What can I say, I love statistics. I tend to follow certain statistics like some folks follow their favorite baseball player. I know, I’m a nerd. One of the most intriguing stats out there that I follow is the American savings rate.
Back in January of last year it was negative (approximately -0.4% depending on the research data). Imagine that – a negative savings rate! When I teach our Past Due Boot Camps, I always ask a member of the audience to help me with some math: “What’s $40,000 per year minus $42,000 per year?” Of course, the response is typically collective laughter as the audience recognizes the point I'm making.
But why is it that we all laugh at something as preposterous as spending $2,000 more than we make in a year? The average person is doing it. Well, the average person was until the impact of the “economic downturn” really started to take effect back in the summer. One year after Americans had a negative savings rate, the Commerce Department reported that the savings rate was 3.6% of after-tax income.
We can infer from this data that when times are good in the economy, we tend to throw caution to the wind and “let it ride”. When there’s as much money floating around like there was just a couple years ago, we figure that we’ll just reach out and grab some if a negative event occurs. We can always out-earn our bad financial decisions, right?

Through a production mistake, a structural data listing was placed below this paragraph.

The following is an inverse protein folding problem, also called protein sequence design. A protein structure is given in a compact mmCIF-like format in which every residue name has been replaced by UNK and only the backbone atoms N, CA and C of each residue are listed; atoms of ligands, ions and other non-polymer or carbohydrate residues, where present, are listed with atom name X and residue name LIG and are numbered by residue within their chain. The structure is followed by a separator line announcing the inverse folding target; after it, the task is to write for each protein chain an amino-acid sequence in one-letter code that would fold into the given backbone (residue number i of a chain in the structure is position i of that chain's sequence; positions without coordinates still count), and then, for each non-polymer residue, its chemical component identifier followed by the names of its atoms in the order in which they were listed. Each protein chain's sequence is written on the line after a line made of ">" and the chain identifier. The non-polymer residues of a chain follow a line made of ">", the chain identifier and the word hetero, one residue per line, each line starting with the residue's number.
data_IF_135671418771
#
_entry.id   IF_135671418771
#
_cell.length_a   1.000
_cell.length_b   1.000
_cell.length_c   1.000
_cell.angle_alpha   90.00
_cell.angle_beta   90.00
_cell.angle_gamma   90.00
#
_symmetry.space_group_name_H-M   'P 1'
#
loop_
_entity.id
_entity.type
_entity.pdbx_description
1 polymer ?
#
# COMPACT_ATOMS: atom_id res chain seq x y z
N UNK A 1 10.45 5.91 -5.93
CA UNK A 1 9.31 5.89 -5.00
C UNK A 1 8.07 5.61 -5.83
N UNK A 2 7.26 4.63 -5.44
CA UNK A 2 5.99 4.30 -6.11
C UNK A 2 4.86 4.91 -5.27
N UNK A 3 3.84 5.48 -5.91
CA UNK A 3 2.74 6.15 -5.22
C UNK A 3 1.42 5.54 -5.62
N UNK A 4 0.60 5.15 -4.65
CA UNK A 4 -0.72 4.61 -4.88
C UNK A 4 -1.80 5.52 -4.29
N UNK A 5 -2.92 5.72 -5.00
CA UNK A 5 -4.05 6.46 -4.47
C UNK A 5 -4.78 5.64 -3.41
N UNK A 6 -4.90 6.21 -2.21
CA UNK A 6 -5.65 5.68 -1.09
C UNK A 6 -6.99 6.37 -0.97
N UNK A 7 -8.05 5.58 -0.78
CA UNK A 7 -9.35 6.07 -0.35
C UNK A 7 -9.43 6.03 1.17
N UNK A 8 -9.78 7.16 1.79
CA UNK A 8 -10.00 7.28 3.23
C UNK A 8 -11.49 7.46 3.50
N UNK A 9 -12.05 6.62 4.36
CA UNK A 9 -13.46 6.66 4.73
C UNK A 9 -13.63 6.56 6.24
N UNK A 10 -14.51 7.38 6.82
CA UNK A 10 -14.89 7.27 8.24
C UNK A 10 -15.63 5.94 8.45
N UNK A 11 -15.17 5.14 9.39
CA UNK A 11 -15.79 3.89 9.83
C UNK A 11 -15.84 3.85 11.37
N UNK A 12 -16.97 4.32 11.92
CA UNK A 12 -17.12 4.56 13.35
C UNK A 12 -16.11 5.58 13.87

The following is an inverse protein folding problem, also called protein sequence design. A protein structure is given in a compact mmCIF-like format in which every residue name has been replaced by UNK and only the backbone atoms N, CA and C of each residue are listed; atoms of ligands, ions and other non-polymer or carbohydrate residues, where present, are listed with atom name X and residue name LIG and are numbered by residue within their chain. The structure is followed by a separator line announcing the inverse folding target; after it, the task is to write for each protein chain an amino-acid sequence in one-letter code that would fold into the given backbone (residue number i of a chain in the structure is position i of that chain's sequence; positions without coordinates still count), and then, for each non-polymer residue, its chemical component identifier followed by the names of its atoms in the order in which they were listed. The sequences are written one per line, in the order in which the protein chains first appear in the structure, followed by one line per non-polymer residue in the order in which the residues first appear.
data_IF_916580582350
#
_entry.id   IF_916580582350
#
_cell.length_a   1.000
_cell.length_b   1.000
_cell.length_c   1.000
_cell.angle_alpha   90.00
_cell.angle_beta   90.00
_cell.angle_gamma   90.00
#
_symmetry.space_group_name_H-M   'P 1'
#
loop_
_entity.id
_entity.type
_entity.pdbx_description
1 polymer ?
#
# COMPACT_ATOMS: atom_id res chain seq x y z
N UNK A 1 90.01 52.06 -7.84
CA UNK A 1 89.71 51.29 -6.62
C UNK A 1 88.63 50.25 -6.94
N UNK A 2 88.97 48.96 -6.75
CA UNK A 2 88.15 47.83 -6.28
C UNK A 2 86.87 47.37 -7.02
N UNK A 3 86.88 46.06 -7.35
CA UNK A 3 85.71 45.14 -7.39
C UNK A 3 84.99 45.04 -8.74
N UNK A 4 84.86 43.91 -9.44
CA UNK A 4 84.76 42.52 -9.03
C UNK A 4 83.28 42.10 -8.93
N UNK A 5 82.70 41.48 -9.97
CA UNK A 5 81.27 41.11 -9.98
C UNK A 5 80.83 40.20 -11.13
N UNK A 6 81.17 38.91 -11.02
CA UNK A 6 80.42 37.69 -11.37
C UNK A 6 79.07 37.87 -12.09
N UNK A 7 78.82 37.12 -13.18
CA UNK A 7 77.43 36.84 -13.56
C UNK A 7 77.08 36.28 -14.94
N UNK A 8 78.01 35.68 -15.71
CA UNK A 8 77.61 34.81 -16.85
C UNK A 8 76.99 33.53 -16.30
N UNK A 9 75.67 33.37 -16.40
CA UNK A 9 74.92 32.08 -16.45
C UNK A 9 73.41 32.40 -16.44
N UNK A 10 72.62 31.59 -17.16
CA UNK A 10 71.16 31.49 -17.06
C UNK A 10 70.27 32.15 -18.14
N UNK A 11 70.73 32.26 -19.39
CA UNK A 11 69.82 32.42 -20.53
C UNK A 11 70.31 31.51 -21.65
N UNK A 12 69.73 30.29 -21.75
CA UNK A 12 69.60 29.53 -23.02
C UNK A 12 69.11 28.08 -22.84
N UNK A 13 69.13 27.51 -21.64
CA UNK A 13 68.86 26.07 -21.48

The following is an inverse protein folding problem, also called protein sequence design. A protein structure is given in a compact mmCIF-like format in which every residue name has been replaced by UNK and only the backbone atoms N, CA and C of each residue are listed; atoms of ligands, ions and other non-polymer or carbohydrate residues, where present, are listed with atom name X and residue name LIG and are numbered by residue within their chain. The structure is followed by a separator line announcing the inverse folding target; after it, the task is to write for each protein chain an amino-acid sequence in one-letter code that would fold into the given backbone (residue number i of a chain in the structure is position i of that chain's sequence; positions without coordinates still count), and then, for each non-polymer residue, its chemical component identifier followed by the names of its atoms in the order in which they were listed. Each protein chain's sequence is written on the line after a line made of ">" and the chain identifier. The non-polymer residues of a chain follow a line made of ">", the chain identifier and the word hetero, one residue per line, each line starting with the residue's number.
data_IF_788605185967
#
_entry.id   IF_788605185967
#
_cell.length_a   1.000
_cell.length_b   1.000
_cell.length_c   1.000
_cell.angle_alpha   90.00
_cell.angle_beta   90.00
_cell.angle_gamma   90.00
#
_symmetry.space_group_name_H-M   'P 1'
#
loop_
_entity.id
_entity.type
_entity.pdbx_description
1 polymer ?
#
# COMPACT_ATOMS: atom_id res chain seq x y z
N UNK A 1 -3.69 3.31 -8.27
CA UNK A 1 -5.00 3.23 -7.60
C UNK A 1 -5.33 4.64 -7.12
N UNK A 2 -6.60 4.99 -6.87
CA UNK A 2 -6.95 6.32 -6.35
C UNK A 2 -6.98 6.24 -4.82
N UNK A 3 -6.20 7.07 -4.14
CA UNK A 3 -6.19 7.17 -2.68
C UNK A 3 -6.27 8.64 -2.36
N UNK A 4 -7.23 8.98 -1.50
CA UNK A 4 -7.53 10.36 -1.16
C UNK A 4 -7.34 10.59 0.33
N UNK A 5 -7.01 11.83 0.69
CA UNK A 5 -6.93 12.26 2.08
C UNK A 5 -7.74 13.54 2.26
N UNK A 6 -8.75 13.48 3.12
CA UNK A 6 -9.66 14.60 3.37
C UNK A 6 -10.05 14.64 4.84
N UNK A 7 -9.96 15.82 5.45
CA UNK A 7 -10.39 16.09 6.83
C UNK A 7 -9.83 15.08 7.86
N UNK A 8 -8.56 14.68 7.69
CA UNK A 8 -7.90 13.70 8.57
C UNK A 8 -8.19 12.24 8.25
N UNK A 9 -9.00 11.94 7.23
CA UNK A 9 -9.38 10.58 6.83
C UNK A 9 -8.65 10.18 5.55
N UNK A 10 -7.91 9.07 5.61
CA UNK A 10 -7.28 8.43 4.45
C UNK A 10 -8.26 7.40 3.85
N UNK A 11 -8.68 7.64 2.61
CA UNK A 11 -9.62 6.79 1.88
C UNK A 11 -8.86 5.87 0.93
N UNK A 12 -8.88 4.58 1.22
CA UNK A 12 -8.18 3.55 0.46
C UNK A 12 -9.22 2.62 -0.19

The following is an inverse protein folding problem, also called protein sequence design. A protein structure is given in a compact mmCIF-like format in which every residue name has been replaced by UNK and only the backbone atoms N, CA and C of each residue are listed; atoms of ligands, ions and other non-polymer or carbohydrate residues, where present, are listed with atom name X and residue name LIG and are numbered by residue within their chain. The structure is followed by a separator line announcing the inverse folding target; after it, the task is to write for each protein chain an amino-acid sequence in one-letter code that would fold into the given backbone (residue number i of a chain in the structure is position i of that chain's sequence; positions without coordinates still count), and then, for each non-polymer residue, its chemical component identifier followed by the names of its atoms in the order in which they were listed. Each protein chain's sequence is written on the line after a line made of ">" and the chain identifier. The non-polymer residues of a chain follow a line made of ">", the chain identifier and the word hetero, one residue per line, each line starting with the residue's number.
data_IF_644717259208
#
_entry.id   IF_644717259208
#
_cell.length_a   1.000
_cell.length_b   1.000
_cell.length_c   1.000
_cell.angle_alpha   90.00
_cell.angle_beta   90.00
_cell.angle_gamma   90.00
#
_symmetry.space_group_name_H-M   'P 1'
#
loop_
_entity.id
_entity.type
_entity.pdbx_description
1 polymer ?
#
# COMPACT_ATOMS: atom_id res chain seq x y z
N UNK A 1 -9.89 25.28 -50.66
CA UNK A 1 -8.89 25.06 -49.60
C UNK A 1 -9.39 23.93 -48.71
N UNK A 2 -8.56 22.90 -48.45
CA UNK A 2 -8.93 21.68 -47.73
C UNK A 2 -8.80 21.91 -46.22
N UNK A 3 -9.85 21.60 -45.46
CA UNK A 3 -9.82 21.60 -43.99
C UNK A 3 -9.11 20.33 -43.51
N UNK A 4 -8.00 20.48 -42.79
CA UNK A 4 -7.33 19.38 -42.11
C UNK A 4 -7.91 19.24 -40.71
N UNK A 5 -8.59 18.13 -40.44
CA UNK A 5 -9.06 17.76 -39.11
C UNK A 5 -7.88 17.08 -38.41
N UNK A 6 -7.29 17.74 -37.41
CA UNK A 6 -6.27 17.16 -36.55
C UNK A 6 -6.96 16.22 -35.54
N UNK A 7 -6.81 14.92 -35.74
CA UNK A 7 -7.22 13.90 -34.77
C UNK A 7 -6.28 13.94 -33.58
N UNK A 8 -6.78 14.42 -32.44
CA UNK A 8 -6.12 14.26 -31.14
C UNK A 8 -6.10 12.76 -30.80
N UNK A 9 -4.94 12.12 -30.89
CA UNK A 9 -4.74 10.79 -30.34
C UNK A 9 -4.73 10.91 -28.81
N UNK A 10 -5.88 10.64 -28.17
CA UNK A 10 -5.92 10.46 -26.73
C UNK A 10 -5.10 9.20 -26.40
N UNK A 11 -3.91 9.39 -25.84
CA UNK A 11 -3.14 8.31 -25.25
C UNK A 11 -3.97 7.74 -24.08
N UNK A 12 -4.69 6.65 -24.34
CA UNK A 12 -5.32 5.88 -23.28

When times are tough, though, we go into lock down mode. Batten down the hatches and hold on to your hats because we don’t know where this wild ride ends! I think that’s a pretty stressful way to live. Talk about a roller coaster. This isn’t just about the amount in your bank account, it’s about the burden and pressure on each of our shoulders when difficult times motivate us to save some cash.
The trick with savings is making it a habit and a priority all the time. Recognize that saving money is essential to cover emergencies, to get great deals on big purchases, and for long-term wealth building. There just isn’t any other way about it.
Since the average person reading this has been able to save more money in the past few months, I encourage you to continue building on that discipline even as our economy recovers. Making it a habit will diffuse financial “management by crisis” and restore peace and hope to your home.
For other articles, check out the growing community at BeyondPastDue.com.